State Senator Dave Min (D-Irvine)  just introduced a new bill to ban offshore drilling along California’s coast, but the legislation has one major drawback – it would only affect around 10% of oil rigs off the state’s coast. 

While Min publicly called for an end to offshore drilling during the cleanup for the Huntington Beach oil spill that spewed 25,000 gallons of oil off the coast of Southern California, the bill is the first piece of state legislation introduced on the issue.

[Read: OC Lawmakers Call For New Bans On Offshore Drilling, Creating A New Election Campaign Issue]

“Where there is drilling, there is going to be spilling,” Min said in a statement emailed to reporters. “We know that the aging infrastructure of these offshore oil rigs means that we will see more and more of these disastrous oil spills, unless we take action now.” 

Min’s bill would require all oil platforms off the coast of California to cease production by the end of next year, giving operators just over a year to close up shop. 

The bill also requires operators to “properly plug, abandon, and decommission wells, pipelines, and attendant production facilities,” before they pull out entirely as required by their current leases. 

According to Min’s news release, there are only three oil rigs currently operating under the state’s purview, with eleven leases issued. 

When asked about the limits of his bill to regulate federal rigs, Min said he hoped it would serve as a formula for federal legislators to pick up and continue at the capitol. 

“While the state of California is limited in its ability to end offshore drilling in federal waters, I am hopeful that if passed, SB 953 will provide a clear precedent for our federal counterparts to follow in,” Min said in an email to Voice of OC. 

Meanwhile, there are 21 rigs operating in federal waters, which Min’s bill wouldn’t affect.

Currently, the state of California controls everything within three miles of its coast, including oil drilling operations. But everything beyond that falls under the federal government’s jurisdiction. 

According to the federal Bureau of Safety and Environmental Enforcement, the chief agency tasked with managing offshore drilling rigs, there are 21 oil rigs currently operating beyond that three-mile limit, including the platforms responsible for the Huntington Beach spill.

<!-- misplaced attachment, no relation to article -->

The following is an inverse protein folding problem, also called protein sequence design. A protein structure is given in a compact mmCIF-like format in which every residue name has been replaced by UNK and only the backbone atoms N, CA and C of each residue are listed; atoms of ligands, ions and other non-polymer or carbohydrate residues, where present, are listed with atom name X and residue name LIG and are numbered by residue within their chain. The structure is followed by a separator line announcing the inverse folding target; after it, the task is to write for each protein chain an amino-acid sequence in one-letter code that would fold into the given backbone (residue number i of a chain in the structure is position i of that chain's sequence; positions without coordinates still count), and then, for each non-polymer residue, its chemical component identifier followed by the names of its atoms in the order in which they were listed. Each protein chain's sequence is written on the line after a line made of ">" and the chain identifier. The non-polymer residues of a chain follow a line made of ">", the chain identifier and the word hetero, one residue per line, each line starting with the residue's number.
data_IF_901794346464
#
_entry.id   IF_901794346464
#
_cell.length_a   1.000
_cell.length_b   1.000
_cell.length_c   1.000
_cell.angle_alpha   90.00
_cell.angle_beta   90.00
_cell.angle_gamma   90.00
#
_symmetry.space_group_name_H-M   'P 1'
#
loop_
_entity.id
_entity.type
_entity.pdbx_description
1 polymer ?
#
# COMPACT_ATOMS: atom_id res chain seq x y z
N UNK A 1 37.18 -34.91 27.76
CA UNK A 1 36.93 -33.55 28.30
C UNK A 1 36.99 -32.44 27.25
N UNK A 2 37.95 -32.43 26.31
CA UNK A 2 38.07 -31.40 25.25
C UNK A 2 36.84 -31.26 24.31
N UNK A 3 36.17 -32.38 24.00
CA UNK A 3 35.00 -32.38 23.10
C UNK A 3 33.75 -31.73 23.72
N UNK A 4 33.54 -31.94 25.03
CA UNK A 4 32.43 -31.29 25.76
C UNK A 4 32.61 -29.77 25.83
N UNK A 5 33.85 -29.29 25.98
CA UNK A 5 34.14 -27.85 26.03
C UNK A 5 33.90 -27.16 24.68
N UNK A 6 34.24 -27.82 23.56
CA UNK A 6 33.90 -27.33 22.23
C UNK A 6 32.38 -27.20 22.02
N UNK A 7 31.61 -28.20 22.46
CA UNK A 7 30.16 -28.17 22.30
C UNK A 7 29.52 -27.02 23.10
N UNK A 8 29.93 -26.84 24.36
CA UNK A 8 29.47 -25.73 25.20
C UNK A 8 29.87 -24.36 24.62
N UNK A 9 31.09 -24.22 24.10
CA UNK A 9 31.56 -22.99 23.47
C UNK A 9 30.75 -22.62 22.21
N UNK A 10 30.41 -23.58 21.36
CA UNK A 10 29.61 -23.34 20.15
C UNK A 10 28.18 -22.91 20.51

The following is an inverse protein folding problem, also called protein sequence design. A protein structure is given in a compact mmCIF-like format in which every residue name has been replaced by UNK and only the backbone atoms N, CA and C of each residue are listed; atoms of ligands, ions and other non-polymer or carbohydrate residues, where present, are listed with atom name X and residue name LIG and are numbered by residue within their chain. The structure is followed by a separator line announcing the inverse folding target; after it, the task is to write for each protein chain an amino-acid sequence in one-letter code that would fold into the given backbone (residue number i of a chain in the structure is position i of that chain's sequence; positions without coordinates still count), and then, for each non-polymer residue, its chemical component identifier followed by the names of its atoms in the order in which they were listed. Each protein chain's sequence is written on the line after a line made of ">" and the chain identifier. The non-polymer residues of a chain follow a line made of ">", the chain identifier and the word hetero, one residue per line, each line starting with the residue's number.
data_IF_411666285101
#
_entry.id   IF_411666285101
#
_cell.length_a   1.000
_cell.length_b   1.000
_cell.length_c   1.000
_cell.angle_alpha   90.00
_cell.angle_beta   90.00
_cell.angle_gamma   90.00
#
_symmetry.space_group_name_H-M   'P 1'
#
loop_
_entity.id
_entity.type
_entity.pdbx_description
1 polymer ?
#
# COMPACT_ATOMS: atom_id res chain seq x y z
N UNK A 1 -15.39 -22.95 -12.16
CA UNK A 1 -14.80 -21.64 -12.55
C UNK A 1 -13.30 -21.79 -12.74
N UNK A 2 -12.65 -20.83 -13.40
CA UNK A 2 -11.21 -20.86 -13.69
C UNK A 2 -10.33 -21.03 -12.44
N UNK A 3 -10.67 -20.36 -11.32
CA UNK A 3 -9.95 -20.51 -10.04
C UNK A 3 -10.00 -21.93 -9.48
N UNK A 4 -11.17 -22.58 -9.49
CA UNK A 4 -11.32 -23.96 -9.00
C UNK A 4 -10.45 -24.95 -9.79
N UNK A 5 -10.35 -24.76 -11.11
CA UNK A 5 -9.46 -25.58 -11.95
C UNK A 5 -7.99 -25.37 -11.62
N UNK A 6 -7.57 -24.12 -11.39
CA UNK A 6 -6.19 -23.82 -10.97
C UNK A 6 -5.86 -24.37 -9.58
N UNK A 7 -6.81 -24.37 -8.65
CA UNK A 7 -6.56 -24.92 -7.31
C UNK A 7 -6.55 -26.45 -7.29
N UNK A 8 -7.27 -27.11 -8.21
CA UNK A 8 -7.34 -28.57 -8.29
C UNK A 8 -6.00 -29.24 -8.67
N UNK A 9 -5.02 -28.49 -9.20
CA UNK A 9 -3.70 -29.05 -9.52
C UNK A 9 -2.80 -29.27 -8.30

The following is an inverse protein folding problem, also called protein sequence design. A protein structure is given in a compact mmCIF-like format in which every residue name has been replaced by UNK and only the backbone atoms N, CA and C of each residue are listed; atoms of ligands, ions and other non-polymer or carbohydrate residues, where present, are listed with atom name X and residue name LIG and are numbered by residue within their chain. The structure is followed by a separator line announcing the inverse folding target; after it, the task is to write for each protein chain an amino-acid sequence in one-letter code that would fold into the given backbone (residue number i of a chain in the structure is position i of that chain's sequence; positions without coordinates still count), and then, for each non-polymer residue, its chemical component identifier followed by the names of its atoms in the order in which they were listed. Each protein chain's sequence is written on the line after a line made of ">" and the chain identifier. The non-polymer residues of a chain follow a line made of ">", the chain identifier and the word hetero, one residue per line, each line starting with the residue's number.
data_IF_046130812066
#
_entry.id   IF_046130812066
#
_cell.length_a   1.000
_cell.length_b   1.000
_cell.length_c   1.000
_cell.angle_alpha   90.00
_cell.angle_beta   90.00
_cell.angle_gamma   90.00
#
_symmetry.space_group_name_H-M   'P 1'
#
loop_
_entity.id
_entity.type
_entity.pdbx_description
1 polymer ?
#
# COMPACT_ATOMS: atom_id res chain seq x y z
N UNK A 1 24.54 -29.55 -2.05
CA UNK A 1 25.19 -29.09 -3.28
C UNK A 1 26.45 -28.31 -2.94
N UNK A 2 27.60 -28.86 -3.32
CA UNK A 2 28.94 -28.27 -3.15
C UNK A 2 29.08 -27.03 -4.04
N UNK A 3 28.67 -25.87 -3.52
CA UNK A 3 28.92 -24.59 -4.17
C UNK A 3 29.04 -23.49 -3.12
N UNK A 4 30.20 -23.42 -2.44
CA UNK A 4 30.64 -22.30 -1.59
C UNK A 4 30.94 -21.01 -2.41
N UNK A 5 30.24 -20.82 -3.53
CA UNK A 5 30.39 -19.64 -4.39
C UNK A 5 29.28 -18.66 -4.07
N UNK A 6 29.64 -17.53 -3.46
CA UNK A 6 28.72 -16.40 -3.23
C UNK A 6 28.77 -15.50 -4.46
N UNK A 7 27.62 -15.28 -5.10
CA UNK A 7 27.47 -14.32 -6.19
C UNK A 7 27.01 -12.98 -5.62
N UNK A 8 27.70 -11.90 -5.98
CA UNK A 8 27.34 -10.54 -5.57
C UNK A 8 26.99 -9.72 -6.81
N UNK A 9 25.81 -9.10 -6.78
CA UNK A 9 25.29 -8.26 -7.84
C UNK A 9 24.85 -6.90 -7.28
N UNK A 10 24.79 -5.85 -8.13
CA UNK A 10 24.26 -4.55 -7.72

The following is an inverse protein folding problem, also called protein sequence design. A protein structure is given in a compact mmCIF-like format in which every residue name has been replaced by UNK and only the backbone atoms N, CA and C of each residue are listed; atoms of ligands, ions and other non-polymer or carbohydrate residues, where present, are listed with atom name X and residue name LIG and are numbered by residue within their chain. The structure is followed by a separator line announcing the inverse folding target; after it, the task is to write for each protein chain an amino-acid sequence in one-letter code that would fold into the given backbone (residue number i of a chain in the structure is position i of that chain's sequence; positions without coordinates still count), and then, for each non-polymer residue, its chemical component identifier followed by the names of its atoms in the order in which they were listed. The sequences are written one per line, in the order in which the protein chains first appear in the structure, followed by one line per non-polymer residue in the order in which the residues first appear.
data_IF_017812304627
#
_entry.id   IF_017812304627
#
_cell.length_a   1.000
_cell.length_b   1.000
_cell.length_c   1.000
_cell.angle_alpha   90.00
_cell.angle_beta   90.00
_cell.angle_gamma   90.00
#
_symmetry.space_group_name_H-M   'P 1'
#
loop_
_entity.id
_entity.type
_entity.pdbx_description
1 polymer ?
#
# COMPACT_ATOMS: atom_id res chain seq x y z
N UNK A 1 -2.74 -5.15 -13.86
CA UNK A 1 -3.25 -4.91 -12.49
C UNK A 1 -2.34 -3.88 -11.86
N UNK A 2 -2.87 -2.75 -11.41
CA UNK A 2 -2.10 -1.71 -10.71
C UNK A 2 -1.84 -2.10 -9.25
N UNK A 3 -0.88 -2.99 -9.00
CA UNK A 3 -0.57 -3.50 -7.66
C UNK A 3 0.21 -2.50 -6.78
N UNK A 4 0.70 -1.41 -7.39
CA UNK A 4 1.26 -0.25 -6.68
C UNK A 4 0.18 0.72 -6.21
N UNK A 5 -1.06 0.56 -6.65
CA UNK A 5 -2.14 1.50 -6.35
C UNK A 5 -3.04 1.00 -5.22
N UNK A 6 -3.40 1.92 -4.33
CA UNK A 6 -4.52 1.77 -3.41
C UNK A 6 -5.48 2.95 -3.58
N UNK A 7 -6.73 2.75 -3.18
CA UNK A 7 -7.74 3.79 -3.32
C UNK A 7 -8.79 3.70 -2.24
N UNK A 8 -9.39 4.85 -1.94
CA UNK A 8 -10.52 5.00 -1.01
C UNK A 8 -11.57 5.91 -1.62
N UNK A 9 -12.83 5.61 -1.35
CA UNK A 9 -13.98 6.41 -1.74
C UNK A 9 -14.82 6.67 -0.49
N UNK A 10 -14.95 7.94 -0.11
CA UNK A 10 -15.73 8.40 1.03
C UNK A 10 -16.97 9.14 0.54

While it’s already almost impossible to set up new oil rigs offshore in federal waters because the state stopped issuing permits to build the necessary infrastructure in 1969, those existing oil rigs have continued to extend their lifetimes through federal permits for new equipment. 

Congressman Mike Levin (D-San Clemente), who represents the coastline of San Clemente and parts of South Orange County, incorporated a provision in the federal Build Back Better legislation that would’ve required an end to offshore drilling in federal waters. 

However, while that legislation was approved by the house of representatives, it was not approved by the senate. 

In a phone call with Voice of OC, Levin said he had reached out to President Joe Biden and asked for support to reintroduce the ban on offshore drilling, along with other portions of the climate regulations in Build Back Better. 

“If we ended all offshore production in California it would barely register on the nation’s annual production,” Levin said. “The risks of oil production to our economy clearly outweigh the benefits to our economy.”

Min and Levin aren’t the only members of the Orange County delegation pushing for an end to offshore drilling.

Oil spills have been a hot political topic in Orange County ever since last year’s Huntington Beach spill, spurring a series of local, state and federal investigations, class action lawsuits and promises from elected officials that it would never happen again. 

State Assemblywoman Cottie Petrie-Norris (D-Laguna Beach), whose district covers much of the coast impacted by the spill, was appointed last year to head a special committee on the Orange County Oil Spill, conducting multiple hearings discussing how to end offshore drilling for good. 

Last month, that committee hosted a panel made up of environmentalists, union representatives and state officials discussing what an end to the drilling could look like. To view the committee’s website, click here

It’s an issue that looks like it has some local bipartisan support.

During the oil spill clean up efforts last year, Assemblywoman Janet Nguyen, (R-Huntington Beach) told Voice of OC that she’s in favor of banning offshore drilling, pointing out on Twitter at the time of the spill it was more than just a partisan issue. 

Federal prosecutors are also pursuing Amplify Energy, the company which managed the pipeline responsible for the Huntington Beach spill, in court, unveiling charges of negligence at the end of last year. 

[Read: Federal Prosecutors Criminally Charge Amplify Energy Over OC Oil Spill]

A class action lawsuit against Amplify is also underway in federal civil court, overseen by Judge David Carter, a well known judge in Orange County for his work on homelessness. 

Noah Biesiada is a Voice of OC Reporting Fellow. Contact him at nbiesiada@voiceofoc.org or on Twitter @NBiesiada.

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